yes no excuse me

Cherry Blossom Festival.  That's kind of awesome, right?
Cherry Blossom Festival. That’s kind of awesome, right?

I have been thinking about my first night in Guatemala. I had been traveling since midnight that morning, transferring from planes to a taxi to three chicken buses to a boat to a tuktuk. It was pouring rain and I got lost from the boat dock to my school. I don’t do well on little sleep. I arrived at my host family’s house at about 5 pm and went straight to bed. As I tried to relax enough to drift off to sleep, I thought, “I wish people here would just speak English. I know they aren’t doing anything wrong, but I’m just so damn tired that I want to hear English.”

That feeling did pass, and I’m not here to advocate for Esperanto or universal English. But I know that there will be moments like that when I live in Korea. A blog I follow called them “Starbucks Days,” where you don’t want to go do something fun and culturally interesting. You just want the comfort of home.

I’m starting to feel freaked out as the reality gets more and more distinct. People ask me, “Are you excited?” And I’m like, “Right at this moment, no.” Right now I’m worrying about missing my cat and missing my friends and family. I’m worried that I’ll lose my documents. I’m worried that Koreans will think I’m fat and gross and old. I’m worried that my doctor will find something at my next physical that means I can’t go.* I’m worried that I’ll hate teaching and/or that I’ll have a mean co-teacher.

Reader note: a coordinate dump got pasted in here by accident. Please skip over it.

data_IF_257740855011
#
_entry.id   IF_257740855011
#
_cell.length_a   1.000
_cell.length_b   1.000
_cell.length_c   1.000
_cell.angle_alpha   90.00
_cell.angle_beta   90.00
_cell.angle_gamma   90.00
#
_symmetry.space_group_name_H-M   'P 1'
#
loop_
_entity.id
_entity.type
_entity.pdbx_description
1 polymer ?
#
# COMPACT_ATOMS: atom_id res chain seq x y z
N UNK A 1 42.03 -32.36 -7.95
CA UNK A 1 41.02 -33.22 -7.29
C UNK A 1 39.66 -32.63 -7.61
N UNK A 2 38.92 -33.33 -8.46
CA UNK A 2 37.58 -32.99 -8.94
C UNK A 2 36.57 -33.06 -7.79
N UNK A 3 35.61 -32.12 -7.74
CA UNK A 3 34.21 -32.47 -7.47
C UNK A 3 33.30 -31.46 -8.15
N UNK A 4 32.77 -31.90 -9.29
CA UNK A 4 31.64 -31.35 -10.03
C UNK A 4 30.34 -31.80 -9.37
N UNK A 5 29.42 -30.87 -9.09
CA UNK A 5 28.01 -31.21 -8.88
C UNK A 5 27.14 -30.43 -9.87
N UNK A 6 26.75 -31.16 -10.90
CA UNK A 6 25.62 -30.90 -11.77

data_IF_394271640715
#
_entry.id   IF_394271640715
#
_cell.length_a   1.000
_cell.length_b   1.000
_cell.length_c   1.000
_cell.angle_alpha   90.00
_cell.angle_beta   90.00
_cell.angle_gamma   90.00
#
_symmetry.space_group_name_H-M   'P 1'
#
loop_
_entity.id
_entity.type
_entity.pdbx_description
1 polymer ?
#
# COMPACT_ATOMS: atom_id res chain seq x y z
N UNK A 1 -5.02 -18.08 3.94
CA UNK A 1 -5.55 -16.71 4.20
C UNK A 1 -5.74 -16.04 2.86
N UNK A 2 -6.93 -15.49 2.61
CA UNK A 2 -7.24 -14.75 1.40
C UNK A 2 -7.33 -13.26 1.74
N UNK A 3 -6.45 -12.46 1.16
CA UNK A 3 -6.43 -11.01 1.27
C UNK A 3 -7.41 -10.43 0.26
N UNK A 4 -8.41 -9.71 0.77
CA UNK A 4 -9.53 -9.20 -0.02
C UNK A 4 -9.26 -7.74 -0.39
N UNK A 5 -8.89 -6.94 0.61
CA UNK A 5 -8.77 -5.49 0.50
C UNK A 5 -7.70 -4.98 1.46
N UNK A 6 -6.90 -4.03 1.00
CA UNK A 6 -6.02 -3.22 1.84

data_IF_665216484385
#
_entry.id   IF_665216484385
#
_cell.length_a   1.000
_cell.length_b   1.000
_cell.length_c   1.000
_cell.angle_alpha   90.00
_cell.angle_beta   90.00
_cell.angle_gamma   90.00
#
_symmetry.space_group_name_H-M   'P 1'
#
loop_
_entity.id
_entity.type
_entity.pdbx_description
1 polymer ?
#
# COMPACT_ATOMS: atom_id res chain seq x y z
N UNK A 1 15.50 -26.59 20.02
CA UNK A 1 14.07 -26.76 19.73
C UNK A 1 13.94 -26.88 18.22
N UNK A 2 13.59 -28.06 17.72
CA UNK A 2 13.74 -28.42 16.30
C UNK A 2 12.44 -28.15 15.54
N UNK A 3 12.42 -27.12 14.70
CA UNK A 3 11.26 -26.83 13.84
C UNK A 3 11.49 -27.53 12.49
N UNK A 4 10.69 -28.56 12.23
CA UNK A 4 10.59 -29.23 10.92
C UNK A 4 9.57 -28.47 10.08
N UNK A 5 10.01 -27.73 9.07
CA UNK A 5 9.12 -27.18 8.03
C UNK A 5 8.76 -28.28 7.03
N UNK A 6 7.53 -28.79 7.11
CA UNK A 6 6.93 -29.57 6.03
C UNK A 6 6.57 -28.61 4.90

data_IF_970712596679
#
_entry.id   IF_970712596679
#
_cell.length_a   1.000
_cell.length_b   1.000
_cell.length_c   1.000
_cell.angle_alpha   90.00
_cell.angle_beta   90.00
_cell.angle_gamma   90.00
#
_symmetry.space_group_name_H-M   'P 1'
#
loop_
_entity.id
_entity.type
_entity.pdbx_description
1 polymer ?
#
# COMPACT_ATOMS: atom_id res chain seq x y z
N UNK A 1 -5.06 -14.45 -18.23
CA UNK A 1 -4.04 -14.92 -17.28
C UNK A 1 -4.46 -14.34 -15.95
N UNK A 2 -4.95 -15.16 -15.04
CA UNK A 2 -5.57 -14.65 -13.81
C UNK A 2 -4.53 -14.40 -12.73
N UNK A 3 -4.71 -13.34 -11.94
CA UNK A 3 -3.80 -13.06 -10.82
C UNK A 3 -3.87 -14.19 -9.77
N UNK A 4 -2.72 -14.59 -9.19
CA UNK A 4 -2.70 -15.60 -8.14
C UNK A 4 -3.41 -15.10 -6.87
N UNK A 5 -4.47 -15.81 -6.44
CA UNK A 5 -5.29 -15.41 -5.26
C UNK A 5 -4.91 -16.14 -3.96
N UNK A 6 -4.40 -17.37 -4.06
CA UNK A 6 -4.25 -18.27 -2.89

I have started studying Korean by listening to Pimsleur CDs in the car. It’s a little tricky. Yes, no, and excuse me are the words I know most consistently. Oh, and hello and goodbye, and maybe a few others. All audio–I haven’t even begun trying to read written Korean. I also have a Korean dictionary with some exercises in it, but I haven’t really looked at it (my home life has been very stressful lately). I mean, it’s more than I knew two weeks ago.

All other things being equal, yeah, I’d stay in Minnesota. I like living here. I like speaking English. I want to travel, but I like having a stable home. But I think the easiest way to get where I want to be (teaching) is through getting teaching experience. If I can’t do it here, I’ll go somewhere else. It doesn’t have to be forever, although it could be.


*And maybe that’s ironic–scared of going, scared of not going.


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